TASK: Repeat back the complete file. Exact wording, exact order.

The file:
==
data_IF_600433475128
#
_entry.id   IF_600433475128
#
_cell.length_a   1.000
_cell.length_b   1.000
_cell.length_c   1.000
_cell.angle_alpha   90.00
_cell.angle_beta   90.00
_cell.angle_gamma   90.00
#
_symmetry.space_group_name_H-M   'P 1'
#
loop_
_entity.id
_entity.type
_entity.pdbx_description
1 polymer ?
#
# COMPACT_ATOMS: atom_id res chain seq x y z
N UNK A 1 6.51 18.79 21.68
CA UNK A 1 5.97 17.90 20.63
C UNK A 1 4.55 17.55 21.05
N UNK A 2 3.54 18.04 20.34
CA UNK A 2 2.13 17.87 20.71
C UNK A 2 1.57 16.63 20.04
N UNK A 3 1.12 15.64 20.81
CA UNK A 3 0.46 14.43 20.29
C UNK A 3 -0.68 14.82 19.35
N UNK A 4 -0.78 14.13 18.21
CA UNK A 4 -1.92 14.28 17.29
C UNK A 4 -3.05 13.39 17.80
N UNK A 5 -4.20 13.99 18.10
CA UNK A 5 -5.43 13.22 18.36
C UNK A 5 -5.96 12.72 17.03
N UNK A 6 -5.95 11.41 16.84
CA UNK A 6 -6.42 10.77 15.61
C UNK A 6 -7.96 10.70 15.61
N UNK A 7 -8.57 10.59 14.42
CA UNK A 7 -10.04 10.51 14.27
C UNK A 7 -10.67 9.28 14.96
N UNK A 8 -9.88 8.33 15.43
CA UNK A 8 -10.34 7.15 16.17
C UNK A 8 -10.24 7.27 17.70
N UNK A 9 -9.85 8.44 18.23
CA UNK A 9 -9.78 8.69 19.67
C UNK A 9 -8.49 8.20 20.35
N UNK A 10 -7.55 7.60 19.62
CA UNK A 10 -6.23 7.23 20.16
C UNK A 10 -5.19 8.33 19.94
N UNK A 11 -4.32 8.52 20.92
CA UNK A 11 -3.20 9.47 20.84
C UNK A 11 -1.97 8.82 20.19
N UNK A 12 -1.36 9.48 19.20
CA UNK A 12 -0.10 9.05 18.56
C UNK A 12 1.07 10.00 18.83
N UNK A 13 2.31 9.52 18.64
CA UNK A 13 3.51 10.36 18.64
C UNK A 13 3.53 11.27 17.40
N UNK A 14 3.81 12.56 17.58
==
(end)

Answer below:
data_IF_600433475128
#
_entry.id   IF_600433475128
#
_cell.length_a   1.000
_cell.length_b   1.000
_cell.length_c   1.000
_cell.angle_alpha   90.00
_cell.angle_beta   90.00
_cell.angle_gamma   90.00
#
_symmetry.space_group_name_H-M   'P 1'
#
loop_
_entity.id
_entity.type
_entity.pdbx_description
1 polymer ?
#
# COMPACT_ATOMS: atom_id res chain seq x y z
N UNK A 1 6.51 18.79 21.68
CA UNK A 1 5.97 17.90 20.63
C UNK A 1 4.55 17.55 21.05
N UNK A 2 3.54 18.04 20.34
CA UNK A 2 2.13 17.87 20.71
C UNK A 2 1.57 16.63 20.04
N UNK A 3 1.12 15.64 20.81
CA UNK A 3 0.46 14.43 20.29
C UNK A 3 -0.68 14.82 19.35
N UNK A 4 -0.78 14.13 18.21
CA UNK A 4 -1.92 14.28 17.29
C UNK A 4 -3.05 13.39 17.80
N UNK A 5 -4.20 13.99 18.10
CA UNK A 5 -5.43 13.22 18.36
C UNK A 5 -5.96 12.72 17.03
N UNK A 6 -5.95 11.41 16.84
CA UNK A 6 -6.42 10.77 15.61
C UNK A 6 -7.96 10.70 15.61
N UNK A 7 -8.57 10.59 14.42
CA UNK A 7 -10.04 10.51 14.27
C UNK A 7 -10.67 9.28 14.96
N UNK A 8 -9.88 8.33 15.43
CA UNK A 8 -10.34 7.15 16.17
C UNK A 8 -10.24 7.27 17.70
N UNK A 9 -9.85 8.44 18.23
CA UNK A 9 -9.78 8.69 19.67
C UNK A 9 -8.49 8.20 20.35
N UNK A 10 -7.55 7.60 19.62
CA UNK A 10 -6.23 7.23 20.16
C UNK A 10 -5.19 8.33 19.94
N UNK A 11 -4.32 8.52 20.92
CA UNK A 11 -3.20 9.47 20.84
C UNK A 11 -1.97 8.82 20.19
N UNK A 12 -1.36 9.48 19.20
CA UNK A 12 -0.10 9.05 18.56
C UNK A 12 1.07 10.00 18.83
N UNK A 13 2.31 9.52 18.64
CA UNK A 13 3.51 10.36 18.64
C UNK A 13 3.53 11.27 17.40
N UNK A 14 3.81 12.56 17.58